Stan Loten

B Arch Univ of Toronto, M Arch Univ of Toronto, PhD (Architecture and Archaeology) U. Penn. (Tikal Project)

Went into archaeology after a brief period of architectural practice. Did fieldwork at Tikal, Altun Ha, and  Lamanai. On faculty at the School of "Architecture, Carleton University (Ottawa) up to July 2000. Now retired.

Recent Publications: The Architecture of the Pre-Colonial Cultures Outside Europe: The Americas. in Sir Bannister Fletcher's A History of Architecture, 20th Ed. Butterworth's, London, 1996. Tikal Report 23A: Miscellaneous Investigations in Central Tikal, University of Pennsylvania, 2002.

Paper given at the 2001 Chac Mool conference, Calgary: The Machine in the Ceremonial Centre.

 

sloten@sympatico.ca


Dresden 24 A current research project concerns the Venus Table in the Dresden Codex. I am interested in this because I feel that it embodies ideas that affected monumental architecture.

    On the left is an image of page 24 in the Dresden Codex. This page  begins the Venus Table, which is completed on the five pages that follow it, numbered 46 - 50  (the  pages were numbered before the Table was recognized). The ancient Maya, like all ancient people, applied  anthropomorphic thinking to natural phenomena including astronomical bodies such as the  planet Venus. That is, they considered that the planet exerted its own will power, intentions  and desires just as humans do.

    The planet, though, was regarded as more powerful than humans, able to intervene in  human affairs. At certain times it may have been considered the most powerful force in  the cosmos. The very elaborate divinational calendar that the Maya had developed gave them a  tool they could use to manage the power of Venus, or at least to avoid its harmful effects. The columns of  numbers we see on page 24 are calculation tables for determining where any particular  calendar day, with its divinational implications, would fall in the five -year Venus Round (the  time it takes for Venus to return to the same apparent place in the sky). The arithmetical  workings of this table are well understood thanks to the work of numerous scholars including  Michael Closs, one of our Research Members.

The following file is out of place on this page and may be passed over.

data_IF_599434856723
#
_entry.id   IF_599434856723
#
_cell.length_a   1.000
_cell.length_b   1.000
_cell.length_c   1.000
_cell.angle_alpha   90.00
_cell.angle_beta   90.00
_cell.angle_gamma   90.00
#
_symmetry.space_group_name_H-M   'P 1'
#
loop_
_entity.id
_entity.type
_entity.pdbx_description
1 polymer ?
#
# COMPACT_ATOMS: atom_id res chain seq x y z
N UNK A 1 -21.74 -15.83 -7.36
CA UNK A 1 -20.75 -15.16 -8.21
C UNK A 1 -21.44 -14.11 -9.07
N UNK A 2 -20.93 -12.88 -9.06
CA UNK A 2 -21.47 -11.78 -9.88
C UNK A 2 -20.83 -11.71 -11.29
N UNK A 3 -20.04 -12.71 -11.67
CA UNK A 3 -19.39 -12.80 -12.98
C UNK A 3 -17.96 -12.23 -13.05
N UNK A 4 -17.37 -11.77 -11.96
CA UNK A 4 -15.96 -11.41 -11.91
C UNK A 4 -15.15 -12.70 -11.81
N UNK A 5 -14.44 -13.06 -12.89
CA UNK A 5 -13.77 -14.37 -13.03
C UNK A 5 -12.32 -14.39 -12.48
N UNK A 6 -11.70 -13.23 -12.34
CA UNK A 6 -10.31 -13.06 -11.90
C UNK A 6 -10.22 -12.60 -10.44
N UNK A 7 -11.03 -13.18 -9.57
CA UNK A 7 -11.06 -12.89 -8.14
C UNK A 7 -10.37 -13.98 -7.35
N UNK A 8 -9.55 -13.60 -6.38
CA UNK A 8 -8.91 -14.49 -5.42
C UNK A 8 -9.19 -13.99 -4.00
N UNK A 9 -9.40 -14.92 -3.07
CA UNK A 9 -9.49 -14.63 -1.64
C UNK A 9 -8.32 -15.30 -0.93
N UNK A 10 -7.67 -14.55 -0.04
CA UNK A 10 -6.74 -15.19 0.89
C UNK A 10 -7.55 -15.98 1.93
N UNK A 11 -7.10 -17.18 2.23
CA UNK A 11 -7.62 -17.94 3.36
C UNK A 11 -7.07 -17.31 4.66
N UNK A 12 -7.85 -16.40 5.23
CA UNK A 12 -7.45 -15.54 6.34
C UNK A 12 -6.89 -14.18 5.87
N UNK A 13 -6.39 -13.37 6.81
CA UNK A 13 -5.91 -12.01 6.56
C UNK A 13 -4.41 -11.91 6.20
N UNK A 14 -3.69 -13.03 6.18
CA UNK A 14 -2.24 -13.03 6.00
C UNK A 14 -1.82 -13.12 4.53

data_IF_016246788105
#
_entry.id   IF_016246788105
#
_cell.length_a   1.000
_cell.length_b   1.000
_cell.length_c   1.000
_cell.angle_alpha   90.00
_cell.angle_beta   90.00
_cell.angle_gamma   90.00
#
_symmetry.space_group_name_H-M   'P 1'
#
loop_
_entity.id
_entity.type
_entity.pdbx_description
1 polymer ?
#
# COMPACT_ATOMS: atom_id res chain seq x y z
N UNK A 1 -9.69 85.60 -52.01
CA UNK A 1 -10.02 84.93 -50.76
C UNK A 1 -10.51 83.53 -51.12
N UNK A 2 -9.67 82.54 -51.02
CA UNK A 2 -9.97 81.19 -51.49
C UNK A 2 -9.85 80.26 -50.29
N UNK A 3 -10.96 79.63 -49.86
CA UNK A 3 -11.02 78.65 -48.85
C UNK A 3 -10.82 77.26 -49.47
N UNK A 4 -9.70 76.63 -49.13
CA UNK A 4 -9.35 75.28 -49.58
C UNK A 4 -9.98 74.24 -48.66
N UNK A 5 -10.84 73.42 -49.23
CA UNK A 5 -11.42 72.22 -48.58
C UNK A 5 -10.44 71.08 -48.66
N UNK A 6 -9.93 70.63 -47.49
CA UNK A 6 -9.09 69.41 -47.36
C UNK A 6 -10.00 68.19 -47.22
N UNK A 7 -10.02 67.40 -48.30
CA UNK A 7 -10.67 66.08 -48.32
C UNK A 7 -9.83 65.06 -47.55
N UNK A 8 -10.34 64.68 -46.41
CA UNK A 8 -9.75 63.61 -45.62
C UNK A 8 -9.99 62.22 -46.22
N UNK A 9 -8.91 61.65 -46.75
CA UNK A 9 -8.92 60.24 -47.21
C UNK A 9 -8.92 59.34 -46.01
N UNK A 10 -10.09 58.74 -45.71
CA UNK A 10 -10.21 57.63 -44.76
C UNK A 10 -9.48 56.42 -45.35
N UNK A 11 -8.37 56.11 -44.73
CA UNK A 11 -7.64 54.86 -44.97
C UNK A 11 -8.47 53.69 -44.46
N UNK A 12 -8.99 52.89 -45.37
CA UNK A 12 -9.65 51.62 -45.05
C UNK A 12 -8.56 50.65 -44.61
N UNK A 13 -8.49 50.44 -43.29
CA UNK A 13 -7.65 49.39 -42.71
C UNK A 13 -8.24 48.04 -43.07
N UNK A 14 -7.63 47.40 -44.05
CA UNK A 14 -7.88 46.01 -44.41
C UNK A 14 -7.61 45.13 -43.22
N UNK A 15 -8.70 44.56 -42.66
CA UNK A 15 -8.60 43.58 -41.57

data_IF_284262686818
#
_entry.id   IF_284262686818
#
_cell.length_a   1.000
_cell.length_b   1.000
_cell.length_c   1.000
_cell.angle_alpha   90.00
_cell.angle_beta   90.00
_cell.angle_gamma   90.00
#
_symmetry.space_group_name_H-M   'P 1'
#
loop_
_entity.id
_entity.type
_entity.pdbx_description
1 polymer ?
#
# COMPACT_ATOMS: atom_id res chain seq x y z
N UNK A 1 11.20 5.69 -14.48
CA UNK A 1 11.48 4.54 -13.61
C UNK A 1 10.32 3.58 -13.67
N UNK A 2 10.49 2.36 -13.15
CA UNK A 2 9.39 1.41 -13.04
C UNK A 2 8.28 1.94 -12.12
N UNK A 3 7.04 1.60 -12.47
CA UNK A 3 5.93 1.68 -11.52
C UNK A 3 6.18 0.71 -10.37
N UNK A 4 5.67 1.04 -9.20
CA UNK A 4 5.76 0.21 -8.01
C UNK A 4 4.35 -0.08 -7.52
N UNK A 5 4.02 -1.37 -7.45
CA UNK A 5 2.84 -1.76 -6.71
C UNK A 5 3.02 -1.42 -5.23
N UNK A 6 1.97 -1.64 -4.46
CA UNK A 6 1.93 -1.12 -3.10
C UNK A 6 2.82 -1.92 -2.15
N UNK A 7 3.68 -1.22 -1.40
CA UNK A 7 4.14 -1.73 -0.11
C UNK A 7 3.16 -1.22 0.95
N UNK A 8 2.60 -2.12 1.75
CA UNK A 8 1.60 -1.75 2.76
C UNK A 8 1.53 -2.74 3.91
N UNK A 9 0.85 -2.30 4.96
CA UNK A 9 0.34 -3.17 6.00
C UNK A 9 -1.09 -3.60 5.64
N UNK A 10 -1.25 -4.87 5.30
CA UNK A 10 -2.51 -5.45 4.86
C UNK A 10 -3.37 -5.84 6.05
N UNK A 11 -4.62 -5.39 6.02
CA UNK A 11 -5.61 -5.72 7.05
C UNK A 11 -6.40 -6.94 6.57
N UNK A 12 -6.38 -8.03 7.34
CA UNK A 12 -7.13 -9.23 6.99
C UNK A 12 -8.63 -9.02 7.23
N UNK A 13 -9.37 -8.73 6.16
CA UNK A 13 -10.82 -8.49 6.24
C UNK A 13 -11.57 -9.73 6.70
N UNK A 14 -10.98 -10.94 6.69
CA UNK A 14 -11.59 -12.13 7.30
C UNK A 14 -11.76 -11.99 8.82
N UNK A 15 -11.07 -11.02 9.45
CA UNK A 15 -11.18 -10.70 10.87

Once a day was located in the Table its position would show  how a number of different factors (listed in pages 46 - 50) would bear on the basic  prognostications associated with that calendar day and then, with this knowedge, a person could plan to take some action, or not, according to the nature of the prediction. The Table is a technical manual to be consulted for divinational purposes. It is not at all symbolic. This is where I make my connection to temple architecture. Assuming it was the priestly class who both wrote the books and designed the temples, my hypothesis is that they both worked essentially the same way. That is, the temples too might have had a non-symbolic significance that was aimed at managing supernatural forces. Testing out this thesis is one of my current preoccupations.

The standard assumption is that monumental architecture served primarily symbolic purposes, while, of course, also providing suitable settings for elaborate ritual performances, including, no doubt, human sacrifice. I am investigating the possibility that the architecture itself served a direct, practical function, expected to assist in producing material results such as better crops, better health, success in trade, war, and in any particular enterprise. Testing this proposition is giving me a hard time.


A recent paper is a chapter for a book on Tikal archaeology resulting from an American School of Research Advanced Seminar. My contribution examines monumentality using the North Acropolis as a case study.


Tikal North Acropolis in early first century AD

model made using FormZ

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